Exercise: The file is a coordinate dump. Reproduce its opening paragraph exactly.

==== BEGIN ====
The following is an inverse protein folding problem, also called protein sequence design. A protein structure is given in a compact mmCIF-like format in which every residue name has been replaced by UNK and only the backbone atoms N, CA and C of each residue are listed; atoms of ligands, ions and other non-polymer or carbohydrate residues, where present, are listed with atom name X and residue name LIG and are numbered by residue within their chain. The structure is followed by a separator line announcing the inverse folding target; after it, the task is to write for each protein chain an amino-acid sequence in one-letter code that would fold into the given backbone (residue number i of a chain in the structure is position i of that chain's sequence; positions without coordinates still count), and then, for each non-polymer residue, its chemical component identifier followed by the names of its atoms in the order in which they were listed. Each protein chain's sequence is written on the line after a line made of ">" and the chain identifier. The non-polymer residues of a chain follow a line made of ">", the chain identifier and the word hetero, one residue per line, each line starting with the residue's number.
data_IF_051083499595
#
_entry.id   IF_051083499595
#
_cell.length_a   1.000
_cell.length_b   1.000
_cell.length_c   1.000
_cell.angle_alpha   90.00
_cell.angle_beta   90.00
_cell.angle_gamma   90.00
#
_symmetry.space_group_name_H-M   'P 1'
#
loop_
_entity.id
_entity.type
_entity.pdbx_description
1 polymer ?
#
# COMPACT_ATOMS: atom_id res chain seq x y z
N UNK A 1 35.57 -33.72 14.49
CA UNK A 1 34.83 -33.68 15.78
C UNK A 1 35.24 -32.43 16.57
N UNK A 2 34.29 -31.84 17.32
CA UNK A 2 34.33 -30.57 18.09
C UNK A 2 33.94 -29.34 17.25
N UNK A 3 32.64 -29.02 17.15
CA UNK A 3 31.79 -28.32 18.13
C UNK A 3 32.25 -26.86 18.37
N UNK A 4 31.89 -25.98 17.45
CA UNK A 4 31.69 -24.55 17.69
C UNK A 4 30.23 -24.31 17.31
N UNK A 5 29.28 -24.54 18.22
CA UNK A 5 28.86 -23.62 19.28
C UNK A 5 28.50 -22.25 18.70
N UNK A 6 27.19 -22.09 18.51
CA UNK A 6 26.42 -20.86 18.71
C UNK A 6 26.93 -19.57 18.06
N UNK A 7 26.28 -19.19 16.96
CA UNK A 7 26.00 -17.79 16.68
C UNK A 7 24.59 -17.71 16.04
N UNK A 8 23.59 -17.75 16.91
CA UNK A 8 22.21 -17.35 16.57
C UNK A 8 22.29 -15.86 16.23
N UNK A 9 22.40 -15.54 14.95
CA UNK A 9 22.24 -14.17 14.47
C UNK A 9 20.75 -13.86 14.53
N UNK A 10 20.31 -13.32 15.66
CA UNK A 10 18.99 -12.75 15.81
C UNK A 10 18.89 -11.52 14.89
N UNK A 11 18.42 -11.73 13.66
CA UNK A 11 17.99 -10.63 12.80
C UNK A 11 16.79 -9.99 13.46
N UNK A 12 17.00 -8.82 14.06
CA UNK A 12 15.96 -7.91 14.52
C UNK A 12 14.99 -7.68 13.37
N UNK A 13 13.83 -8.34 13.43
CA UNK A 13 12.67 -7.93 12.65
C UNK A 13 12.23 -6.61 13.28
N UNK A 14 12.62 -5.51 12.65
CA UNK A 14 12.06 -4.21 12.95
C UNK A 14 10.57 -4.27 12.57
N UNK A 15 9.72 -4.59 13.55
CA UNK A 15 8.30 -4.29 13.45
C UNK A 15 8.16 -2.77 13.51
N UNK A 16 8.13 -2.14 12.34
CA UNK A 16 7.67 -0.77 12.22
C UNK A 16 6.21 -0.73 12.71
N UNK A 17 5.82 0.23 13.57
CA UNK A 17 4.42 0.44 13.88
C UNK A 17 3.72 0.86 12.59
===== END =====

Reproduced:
The following is an inverse protein folding problem, also called protein sequence design. A protein structure is given in a compact mmCIF-like format in which every residue name has been replaced by UNK and only the backbone atoms N, CA and C of each residue are listed; atoms of ligands, ions and other non-polymer or carbohydrate residues, where present, are listed with atom name X and residue name LIG and are numbered by residue within their chain. The structure is followed by a separator line announcing the inverse folding target; after it, the task is to write for each protein chain an amino-acid sequence in one-letter code that would fold into the given backbone (residue number i of a chain in the structure is position i of that chain's sequence; positions without coordinates still count), and then, for each non-polymer residue, its chemical component identifier followed by the names of its atoms in the order in which they were listed. Each protein chain's sequence is written on the line after a line made of ">" and the chain identifier. The non-polymer residues of a chain follow a line made of ">", the chain identifier and the word hetero, one residue per line, each line starting with the residue's number.